Erickson enters Poulsbo mayor's office with humility

Becky Erickson settles into her new office Monday. She was legally sworn in as Poulsbo’s new mayor on Dec. 28. - Brad Camp/Staff Photo
Becky Erickson settles into her new office Monday. She was legally sworn in as Poulsbo’s new mayor on Dec. 28.
— image credit: Brad Camp/Staff Photo

POULSBO – Some people can be so literal. Include Poulsbo’s new mayor, Becky Erickson, in that category.

City Councilman Ed Stern couldn’t help but share a story at Wednesday evening’s City Council meeting about a campaign promise Erickson seemingly took to the extreme. Stern visited the mayor’s office Wednesday looking to take advantage of the “open-door policy” she’d spoken of on the campaign trail.

What he found instead was no door at all.

“She’s ripped it clean off the hinges,” he said. “It’s nowhere to be found.”

Welcome to Poulsbo, circa 2010, where there’s a new mayor in town. Erickson, who defeated incumbent Kathryn Quade in the November election, was ceremoniously sworn in Wednesday evening, along with Stern and new Councilman Jim Henry.

“I’m humbled the people of Poulsbo put a huge amount of faith and trust in me,” Erickson said.

Erickson, a self-professed number-crunching, forward-thinking financier, has a long road to travel in the next four years. Items on her agenda are both large and small, and how she accomplishes them all depend on two colors: the black and red of the city’s finances.

She’s taking office with the city in a precarious financial position. By Stern’s report of the city’s finance committee at the city council meeting, the city’s sales taxes are raising red flags. Retail sales receipts are holding steady in comparison to recent years, as are car sales. Construction receipts, however, are below the average so far.

Retail sales for December 2009 are almost unchanged from 2008, Erickson said, up a bit from $134,633 to $137,845

The issue is construction receipts, which plummeted in December 2009 to $18,212 from 2008’s $42,297.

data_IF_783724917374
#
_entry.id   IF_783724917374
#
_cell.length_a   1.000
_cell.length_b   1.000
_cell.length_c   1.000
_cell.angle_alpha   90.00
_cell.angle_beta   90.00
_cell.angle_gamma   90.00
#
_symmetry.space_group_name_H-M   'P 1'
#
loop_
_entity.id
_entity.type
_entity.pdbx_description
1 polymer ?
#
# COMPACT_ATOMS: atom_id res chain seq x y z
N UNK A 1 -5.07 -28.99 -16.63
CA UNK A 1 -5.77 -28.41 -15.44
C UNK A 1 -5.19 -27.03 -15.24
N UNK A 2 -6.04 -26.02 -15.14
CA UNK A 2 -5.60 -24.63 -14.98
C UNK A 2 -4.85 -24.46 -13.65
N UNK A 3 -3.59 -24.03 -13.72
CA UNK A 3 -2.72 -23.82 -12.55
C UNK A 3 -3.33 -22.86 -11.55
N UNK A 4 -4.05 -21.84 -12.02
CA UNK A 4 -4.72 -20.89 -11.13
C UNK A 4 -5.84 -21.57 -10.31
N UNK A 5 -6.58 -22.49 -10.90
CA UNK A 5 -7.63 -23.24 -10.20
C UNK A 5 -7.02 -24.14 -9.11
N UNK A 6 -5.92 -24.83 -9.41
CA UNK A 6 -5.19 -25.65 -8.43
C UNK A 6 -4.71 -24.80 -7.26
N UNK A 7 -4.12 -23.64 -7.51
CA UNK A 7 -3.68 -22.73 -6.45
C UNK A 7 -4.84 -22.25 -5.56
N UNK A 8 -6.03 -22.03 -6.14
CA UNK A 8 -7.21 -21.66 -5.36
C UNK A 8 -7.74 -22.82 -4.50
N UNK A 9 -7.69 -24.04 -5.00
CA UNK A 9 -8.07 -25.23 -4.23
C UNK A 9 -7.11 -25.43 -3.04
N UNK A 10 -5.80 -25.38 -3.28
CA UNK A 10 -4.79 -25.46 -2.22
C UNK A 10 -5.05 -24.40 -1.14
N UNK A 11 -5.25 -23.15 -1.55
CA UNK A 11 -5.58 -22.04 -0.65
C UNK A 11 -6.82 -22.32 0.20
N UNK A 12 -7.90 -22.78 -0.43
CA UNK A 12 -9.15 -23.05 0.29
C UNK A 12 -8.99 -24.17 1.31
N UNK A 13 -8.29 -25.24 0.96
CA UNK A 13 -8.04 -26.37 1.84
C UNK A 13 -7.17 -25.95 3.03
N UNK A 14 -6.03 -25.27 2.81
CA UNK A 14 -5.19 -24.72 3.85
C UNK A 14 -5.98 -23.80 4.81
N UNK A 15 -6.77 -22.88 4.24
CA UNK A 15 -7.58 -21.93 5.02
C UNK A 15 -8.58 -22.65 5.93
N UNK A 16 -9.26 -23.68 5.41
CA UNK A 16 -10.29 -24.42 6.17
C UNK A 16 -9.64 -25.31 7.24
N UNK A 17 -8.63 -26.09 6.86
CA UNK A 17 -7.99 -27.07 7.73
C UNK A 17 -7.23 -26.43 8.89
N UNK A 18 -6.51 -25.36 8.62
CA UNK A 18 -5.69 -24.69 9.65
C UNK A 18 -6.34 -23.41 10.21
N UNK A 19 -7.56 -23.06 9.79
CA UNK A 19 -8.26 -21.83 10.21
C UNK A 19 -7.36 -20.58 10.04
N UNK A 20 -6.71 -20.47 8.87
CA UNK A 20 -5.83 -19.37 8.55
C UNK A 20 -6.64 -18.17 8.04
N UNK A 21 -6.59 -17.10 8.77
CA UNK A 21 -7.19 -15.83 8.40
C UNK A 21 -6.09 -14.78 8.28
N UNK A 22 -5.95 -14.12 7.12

“They fell of a cliff,” Erickson said. “There’s not a lot of construction going on. While these numbers are disappointing, they’re not particularly surprising.”

Regardless of the money flow, Erickson’s first challenge lies ahead. In May, the city’s new $15.8 million home, a daunting structure nesting at Moe and Third in Poulsbo’s downtown, is slated for completion.

During talks last year, Erickson played the role of emergency brake, warning the city could ill afford to spend that much on a single project. Ironically enough, it’s fallen on her to ensure they can do just that.

“I have to make sure the building is completed on time and on budget,” Erickson said. “I ran against City Hall, but the first thing I need to do is make sure it’s completed and we move in.”

Once construction is complete, it will house the departments and employees in the current City Hall on Jensen Way NE.

Erickson’s second order of business is to make sure City Hall is paid for, a fate that lies in the future of real estate. The city’s payment plan for the structure includes taking out a $9.5 million bond — the city takes out a loan that the citizens pay back — and using money from the Harrison Medical Center’s purchase of a piece of property on 10th Avenue, a site once considered for City Hall. The city also intends to sell the current City Hall.

Erickson also has mentioned leasing out some of the office space in the new City Hall to raise money while eyeing operational costs, which are currently an unknown.

Beyond the scope of City Hall, Erickson has pledged to bring and retain businesses to the downtown core. To do this, she’ll have to use and maintain Poulsbo’s natural charm to attract new residents and businesses, she said.

“That’s part of the responsibility of being mayor. I am responsible for this community,” she said.

In her spare time, which will be sparse in the next four years, Erickson spends time with her family — her husband, Jerry, their two children Caty, 17; and Jobe, 14 — and is an avid reader.

She also likes to cheer on her University of Washington Huskies, as she is a third-generation UW graduate. As for her children following in her footsteps, she says it’s not really an issue.

“I would like them to go to U-Dub, but I’m not going to make them,” she said. “U-Dub is the best school in the region. That’s just my humble opinion.”

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